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Published March 15, 2022
When a regular listener of “CrowdScience” posed the question “How high can insects fly?,” podcast host Alex Lathbridge went looking for answers from a number of sources, including a University of Wyoming faculty member.
Michael Dillon, a professor in the UW Department of Zoology and Physiology, provided some insight -- specifically, about bumblebees.
Dillon was a recent guest on the BBC World Service podcast and discussed how alpine bumblebees he witnessed in the mountains of Sichuan, China, can fly to heights greater than Mount Everest.
The producers of “CrowdScience” found Dillon through his previous research papers on the subject as well as a Saturday U talk he gave at the Jackson Wild Festival in 2016. Dillon says he conducted a Zoom interview with the show’s producer Feb. 7 and then did the taping for the show Feb. 16. The interview went live as a podcast episode March 7.
Turns out, Dillon once had the same question long before the “CrowdScience” listener posed his.
“We found in the literature that there are records of these animals up above 5,000 meters or 5,500 meters in western China. And we thought ‘That’s crazy.’ Somebody collected these that high,” Dillon said. “So, we wanted to ask ‘If we find them that high, is there some place that they can’t make it? And is there a limit to how high these things could go?’”
Variables to consider at high altitudes include low temperatures, which challenge the bees’ survival and take-off for flight; low oxygen, which challenges the bees’ metabolism; and thin air, which challenges their ability to fly, according to Dillon.
Ever the scientist, Dillon said the physiology of bumblebees provides some key answers as to how these insects have the ability to fly at such great heights.
“Bumblebees are special. They actually have huge, huge flight muscles. The entire core of their body is filled with flight muscles. And those muscles are really inefficient,” Dillon explained. “And, so, they’re super active. But most of what they do doesn’t go into useful work. Instead, it generates heat. These bumblebees heat up their bodies to temperatures even hotter than you and I.”
While the bees take off with core body temperatures of about 35 degrees Celsius, that temperature increases to 40 to 45 degrees Celsius when the bees are in full flight, he said.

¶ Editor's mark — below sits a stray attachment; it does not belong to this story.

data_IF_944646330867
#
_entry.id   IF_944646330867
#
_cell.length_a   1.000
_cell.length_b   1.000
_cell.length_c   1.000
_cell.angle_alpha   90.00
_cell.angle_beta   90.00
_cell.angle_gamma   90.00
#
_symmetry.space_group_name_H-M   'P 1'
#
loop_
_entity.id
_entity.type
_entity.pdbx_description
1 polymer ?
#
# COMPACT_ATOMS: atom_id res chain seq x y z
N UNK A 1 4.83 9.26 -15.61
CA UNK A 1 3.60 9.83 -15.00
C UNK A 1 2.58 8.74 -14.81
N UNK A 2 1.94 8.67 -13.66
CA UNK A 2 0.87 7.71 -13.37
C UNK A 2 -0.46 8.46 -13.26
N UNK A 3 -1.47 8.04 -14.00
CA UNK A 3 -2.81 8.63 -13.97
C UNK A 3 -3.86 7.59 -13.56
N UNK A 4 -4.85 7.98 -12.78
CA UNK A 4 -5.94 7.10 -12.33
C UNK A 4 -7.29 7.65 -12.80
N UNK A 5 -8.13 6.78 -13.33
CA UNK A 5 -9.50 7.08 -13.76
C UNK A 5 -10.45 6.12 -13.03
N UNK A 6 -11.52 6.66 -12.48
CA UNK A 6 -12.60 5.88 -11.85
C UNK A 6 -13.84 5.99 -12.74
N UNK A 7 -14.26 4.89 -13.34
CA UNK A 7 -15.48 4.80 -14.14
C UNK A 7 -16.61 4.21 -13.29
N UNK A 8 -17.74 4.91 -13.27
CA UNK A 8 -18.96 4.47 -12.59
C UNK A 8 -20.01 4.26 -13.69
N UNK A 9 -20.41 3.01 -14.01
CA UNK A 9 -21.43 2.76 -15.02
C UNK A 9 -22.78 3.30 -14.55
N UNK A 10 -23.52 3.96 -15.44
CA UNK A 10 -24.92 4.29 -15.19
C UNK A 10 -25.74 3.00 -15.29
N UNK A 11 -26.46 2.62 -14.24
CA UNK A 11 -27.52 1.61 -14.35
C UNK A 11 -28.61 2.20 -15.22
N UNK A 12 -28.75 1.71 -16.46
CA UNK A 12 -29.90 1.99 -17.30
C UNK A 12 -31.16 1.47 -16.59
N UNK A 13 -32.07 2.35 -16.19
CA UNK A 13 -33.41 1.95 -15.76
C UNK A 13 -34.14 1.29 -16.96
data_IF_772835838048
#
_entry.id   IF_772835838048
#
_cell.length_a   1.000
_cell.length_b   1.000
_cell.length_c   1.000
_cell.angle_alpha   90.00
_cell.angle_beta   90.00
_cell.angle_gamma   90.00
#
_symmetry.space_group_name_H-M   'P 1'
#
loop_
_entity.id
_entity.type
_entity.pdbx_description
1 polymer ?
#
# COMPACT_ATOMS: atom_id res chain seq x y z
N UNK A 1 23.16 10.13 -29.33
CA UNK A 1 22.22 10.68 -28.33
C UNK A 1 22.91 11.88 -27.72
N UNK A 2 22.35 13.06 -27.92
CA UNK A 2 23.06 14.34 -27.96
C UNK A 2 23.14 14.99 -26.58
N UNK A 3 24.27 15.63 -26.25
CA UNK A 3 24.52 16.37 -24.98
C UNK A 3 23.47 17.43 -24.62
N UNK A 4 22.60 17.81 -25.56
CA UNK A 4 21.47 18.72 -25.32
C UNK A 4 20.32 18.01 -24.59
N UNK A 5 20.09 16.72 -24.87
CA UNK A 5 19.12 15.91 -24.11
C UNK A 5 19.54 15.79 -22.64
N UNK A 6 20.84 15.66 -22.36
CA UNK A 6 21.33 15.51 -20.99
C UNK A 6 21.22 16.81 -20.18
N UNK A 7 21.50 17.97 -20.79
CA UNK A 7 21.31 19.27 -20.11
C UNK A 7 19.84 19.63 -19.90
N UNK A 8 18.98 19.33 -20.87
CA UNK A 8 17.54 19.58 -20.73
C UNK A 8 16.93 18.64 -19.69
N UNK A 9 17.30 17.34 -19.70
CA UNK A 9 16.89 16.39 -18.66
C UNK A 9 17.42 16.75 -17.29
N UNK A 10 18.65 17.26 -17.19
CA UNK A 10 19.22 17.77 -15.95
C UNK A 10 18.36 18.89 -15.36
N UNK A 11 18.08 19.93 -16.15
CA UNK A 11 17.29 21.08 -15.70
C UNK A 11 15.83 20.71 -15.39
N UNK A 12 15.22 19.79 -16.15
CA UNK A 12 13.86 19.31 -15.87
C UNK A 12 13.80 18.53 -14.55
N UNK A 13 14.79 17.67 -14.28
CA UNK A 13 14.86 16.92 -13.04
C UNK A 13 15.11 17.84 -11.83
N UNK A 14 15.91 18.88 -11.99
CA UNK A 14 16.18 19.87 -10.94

Lathbridge wanted to know whether low oxygen levels at high altitudes are the same for insects as they are for a long-distance runner training in the mountains as opposed to at sea level. Dillon said there are similarities, but it’s to an extreme for the bees.
“To put it into perspective, if you look at it per gram of (body) tissue, a flying insect is using oxygen at a rate roughly 100 times faster than, let’s say, Usain Bolt running a 100-meter dash,” Dillon said, referring to the Jamaican sprinter who holds world records in the 100- and 200-meter sprints and won eight Olympic gold medals. “And then, to do that in a place where there’s half or less the amount of oxygen available makes for a pretty tough challenge.”
At one point, Lathbridge cracked that Dillon is probably not all that impressed with Olympic athletes compared to bumblebees. Of the bees, Dillon responded, “They are Olympians of the insect world, for sure.”
The podcast host also inquired as to whether these bees fly in lower air density similar to passenger airplanes. It turns out there is quite a bit of difference.
“If you are in a plane, all of the speed is being supplied by big jet engines that make that plane move quickly through the air, which means that lots of air flows over those wings per unit time, which means those wings can deflect that air downward and keep that plane aloft,” Dillon explained. “For a flying insect, all of the movement of air has to come from their moving of their wings. So, if you have reduced air density, that’s a more challenging problem because there’s fewer molecules around to push down. So, they have to change the motion of their wings somehow to allow them to continue to push enough air down per unit time to keep themselves up.”
Dillon went high into the mountains of western China in 2004-05. There, he and other researchers used specially designed boxes, essentially flight chambers built out of thick plexiglass with rubber gaskets, to test the flight limits of bumblebees.
“We hooked them (flight chambers) up to a hand pump,” Dillon said. “And, with that pump, we can either add air into the chamber and make it as if the animals are moving to lower elevations, or we can take air out of the chamber and make it seem as if the animals are moving to higher elevations.”
Dillon and others pumped air out of the box in 500-meter increments until the bees “failed,” or just stopped flying. Audio and video of the bees also were conducted.
“The biggest surprise for us is that, when we measured a whole bunch of these bees, most of them wouldn’t fail until above 8,000 meters. And a couple of them flew over 9,000 meters,” he said. “Everest is at 8,848 meters elevation. So, these bees are capable of flying over Everest despite the reduced oxygen.
“Bees are essentially nectar tankers. Bumblebees, we know in particular, can double their size when they tank up on nectar and pollen,” Dillon continued. “And, so, this flight capability is probably more about their ability to lift weights than it is their ability to fly above the top of Everest.”
“It was like flying to the top of Everest and adding the Eiffel Tower on top of it,” Lathbridge commented.
To listen to the podcast, go to www.bbc.co.uk/sounds/play/w3ct1prv.